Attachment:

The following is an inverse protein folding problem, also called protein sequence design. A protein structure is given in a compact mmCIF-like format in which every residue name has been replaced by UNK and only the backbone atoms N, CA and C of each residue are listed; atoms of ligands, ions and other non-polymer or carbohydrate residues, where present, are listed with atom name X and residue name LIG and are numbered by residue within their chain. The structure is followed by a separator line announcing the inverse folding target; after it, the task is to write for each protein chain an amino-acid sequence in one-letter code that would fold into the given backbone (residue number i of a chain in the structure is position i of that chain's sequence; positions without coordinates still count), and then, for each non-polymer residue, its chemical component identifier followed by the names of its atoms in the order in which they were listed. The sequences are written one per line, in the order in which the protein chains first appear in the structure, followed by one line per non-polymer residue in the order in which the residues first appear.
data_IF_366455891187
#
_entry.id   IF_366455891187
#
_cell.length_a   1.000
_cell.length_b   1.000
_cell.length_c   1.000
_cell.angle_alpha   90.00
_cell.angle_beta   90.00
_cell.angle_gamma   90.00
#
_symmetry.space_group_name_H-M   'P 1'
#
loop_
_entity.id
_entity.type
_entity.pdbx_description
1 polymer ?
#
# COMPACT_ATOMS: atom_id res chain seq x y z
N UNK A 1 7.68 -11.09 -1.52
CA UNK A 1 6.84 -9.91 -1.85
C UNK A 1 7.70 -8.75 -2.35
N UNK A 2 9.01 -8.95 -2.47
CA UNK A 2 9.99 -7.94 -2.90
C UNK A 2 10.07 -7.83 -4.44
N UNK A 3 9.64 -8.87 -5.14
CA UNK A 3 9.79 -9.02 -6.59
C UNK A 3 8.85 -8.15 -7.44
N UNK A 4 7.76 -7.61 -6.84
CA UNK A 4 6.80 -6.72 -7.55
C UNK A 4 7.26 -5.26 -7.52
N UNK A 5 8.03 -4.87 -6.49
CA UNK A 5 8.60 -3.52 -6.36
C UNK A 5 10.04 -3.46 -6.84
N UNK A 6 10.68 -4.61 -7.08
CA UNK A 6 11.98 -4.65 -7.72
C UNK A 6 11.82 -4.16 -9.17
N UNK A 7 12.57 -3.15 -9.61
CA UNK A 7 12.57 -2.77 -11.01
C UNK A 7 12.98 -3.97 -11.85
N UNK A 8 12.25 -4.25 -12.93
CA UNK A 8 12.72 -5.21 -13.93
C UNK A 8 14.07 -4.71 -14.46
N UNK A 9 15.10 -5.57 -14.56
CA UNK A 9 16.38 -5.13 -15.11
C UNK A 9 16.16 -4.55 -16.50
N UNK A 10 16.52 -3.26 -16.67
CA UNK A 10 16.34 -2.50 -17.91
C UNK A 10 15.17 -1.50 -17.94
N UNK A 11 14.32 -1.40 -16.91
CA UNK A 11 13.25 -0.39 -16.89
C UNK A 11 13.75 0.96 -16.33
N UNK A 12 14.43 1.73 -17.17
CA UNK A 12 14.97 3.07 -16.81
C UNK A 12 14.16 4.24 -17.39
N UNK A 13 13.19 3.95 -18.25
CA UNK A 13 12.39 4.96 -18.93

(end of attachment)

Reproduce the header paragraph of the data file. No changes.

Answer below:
The following is an inverse protein folding problem, also called protein sequence design. A protein structure is given in a compact mmCIF-like format in which every residue name has been replaced by UNK and only the backbone atoms N, CA and C of each residue are listed; atoms of ligands, ions and other non-polymer or carbohydrate residues, where present, are listed with atom name X and residue name LIG and are numbered by residue within their chain. The structure is followed by a separator line announcing the inverse folding target; after it, the task is to write for each protein chain an amino-acid sequence in one-letter code that would fold into the given backbone (residue number i of a chain in the structure is position i of that chain's sequence; positions without coordinates still count), and then, for each non-polymer residue, its chemical component identifier followed by the names of its atoms in the order in which they were listed. The sequences are written one per line, in the order in which the protein chains first appear in the structure, followed by one line per non-polymer residue in the order in which the residues first appear.